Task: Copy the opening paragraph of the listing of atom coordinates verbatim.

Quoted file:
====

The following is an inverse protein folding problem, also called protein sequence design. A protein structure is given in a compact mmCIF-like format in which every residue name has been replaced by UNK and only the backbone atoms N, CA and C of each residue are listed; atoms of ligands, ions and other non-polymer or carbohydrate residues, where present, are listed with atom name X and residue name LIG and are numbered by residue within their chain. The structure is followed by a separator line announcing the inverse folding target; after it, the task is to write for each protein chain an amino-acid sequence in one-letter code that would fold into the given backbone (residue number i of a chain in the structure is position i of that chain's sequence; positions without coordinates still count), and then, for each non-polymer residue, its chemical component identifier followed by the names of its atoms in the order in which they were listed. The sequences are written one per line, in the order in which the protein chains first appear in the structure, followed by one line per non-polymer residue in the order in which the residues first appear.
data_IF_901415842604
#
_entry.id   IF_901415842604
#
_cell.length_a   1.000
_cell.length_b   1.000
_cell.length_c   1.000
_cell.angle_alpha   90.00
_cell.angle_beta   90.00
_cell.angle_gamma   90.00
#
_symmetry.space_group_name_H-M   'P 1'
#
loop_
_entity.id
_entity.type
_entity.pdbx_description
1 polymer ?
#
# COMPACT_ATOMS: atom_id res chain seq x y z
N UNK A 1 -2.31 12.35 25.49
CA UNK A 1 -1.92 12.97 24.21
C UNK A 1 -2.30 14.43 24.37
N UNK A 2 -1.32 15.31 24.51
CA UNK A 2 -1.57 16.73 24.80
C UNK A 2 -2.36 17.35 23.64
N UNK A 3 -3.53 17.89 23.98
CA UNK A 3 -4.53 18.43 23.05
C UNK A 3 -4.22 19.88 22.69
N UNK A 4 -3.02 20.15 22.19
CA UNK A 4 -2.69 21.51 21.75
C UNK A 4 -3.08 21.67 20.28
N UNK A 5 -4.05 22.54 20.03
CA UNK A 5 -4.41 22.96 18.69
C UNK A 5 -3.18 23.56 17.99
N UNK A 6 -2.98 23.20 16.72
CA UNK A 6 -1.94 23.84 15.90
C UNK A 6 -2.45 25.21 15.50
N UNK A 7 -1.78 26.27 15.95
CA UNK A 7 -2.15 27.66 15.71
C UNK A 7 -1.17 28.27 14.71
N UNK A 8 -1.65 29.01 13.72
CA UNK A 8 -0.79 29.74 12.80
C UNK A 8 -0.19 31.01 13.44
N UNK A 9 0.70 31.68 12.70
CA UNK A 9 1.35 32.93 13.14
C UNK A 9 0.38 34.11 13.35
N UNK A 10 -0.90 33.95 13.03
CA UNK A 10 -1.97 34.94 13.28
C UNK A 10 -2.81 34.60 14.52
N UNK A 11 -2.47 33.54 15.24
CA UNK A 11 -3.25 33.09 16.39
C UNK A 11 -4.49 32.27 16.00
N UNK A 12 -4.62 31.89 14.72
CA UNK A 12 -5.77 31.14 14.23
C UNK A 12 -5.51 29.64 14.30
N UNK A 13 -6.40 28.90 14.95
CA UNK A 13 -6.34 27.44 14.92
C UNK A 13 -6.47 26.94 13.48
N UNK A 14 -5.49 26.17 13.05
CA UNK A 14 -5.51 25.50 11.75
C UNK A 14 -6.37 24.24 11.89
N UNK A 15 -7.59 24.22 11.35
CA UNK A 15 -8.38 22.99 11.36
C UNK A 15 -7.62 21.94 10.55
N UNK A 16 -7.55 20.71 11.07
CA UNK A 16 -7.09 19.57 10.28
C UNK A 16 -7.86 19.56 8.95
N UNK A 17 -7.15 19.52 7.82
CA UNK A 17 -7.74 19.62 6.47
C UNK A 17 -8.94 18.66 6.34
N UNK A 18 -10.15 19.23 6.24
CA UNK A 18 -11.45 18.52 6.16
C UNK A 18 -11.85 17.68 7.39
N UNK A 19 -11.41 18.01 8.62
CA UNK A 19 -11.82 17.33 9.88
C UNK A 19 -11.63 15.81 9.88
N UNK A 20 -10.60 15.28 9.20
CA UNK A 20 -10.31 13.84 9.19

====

The following is an inverse protein folding problem, also called protein sequence design. A protein structure is given in a compact mmCIF-like format in which every residue name has been replaced by UNK and only the backbone atoms N, CA and C of each residue are listed; atoms of ligands, ions and other non-polymer or carbohydrate residues, where present, are listed with atom name X and residue name LIG and are numbered by residue within their chain. The structure is followed by a separator line announcing the inverse folding target; after it, the task is to write for each protein chain an amino-acid sequence in one-letter code that would fold into the given backbone (residue number i of a chain in the structure is position i of that chain's sequence; positions without coordinates still count), and then, for each non-polymer residue, its chemical component identifier followed by the names of its atoms in the order in which they were listed. The sequences are written one per line, in the order in which the protein chains first appear in the structure, followed by one line per non-polymer residue in the order in which the residues first appear.